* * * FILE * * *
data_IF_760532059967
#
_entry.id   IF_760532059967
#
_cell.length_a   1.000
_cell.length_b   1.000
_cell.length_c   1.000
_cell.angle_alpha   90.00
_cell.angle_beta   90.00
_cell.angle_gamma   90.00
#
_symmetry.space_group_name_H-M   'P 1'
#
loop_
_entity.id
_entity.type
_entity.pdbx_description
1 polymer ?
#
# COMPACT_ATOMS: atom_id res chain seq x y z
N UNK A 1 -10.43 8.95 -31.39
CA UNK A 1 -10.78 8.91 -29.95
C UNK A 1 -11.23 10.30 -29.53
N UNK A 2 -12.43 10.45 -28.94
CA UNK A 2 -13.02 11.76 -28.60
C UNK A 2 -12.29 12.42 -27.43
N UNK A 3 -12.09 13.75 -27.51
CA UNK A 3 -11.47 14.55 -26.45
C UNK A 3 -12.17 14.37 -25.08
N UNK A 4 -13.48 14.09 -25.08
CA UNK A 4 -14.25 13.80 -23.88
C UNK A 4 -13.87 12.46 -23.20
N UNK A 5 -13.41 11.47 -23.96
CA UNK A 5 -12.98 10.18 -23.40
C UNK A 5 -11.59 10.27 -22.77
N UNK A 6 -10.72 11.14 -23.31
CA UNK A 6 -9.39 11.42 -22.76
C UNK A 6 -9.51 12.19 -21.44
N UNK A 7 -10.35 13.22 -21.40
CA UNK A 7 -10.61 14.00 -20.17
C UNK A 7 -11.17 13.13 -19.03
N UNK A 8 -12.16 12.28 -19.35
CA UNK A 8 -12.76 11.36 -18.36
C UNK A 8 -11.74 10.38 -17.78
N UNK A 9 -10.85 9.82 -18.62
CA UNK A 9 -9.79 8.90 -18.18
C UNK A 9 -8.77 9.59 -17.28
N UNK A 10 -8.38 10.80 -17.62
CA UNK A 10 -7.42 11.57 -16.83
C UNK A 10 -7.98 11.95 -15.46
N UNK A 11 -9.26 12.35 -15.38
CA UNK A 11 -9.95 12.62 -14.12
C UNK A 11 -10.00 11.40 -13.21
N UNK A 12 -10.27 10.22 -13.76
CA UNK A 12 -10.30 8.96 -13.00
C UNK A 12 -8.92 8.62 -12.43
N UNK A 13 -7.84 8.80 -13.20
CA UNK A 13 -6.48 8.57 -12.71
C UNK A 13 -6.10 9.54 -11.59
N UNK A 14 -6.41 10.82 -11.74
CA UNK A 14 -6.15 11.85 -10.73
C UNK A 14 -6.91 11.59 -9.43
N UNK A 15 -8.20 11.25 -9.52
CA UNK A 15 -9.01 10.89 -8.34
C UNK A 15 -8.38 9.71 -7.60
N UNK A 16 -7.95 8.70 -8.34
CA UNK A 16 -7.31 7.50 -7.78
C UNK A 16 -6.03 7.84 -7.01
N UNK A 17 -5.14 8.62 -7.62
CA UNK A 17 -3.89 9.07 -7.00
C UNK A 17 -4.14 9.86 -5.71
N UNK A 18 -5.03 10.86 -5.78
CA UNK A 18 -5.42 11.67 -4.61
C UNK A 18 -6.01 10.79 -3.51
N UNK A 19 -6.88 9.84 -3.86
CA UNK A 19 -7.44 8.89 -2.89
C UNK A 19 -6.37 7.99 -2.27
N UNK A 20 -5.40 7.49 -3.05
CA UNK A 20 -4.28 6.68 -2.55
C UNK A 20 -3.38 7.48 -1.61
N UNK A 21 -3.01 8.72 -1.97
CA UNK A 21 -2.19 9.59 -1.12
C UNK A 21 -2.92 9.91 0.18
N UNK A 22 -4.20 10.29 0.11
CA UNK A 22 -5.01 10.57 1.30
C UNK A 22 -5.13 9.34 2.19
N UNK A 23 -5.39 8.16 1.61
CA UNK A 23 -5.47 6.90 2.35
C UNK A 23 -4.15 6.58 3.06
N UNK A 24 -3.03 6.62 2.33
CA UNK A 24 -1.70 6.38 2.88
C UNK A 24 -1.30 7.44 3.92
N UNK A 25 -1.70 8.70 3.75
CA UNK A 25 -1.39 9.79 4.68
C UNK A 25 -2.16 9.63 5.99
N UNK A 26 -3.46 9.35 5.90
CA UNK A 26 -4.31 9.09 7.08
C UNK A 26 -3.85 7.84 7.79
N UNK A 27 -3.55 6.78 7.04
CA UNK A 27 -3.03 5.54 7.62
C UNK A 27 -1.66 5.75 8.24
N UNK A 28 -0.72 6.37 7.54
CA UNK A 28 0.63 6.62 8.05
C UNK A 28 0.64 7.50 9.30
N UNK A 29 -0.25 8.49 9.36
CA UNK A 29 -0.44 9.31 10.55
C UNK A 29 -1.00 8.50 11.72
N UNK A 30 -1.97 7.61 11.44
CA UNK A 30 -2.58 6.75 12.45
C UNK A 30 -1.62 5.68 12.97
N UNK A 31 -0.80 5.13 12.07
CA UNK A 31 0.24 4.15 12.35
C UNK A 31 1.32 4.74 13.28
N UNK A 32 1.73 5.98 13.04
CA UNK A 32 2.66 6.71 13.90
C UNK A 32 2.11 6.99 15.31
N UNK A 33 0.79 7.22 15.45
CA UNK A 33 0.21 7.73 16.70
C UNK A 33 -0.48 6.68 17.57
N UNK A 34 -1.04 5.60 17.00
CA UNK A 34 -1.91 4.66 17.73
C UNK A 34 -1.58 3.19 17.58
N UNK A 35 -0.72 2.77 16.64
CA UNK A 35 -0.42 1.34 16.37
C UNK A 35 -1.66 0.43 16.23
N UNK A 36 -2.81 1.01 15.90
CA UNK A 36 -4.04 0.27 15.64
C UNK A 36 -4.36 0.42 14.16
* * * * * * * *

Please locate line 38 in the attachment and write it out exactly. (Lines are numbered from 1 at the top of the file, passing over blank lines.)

C UNK A 6 -9.51 12.19 -21.44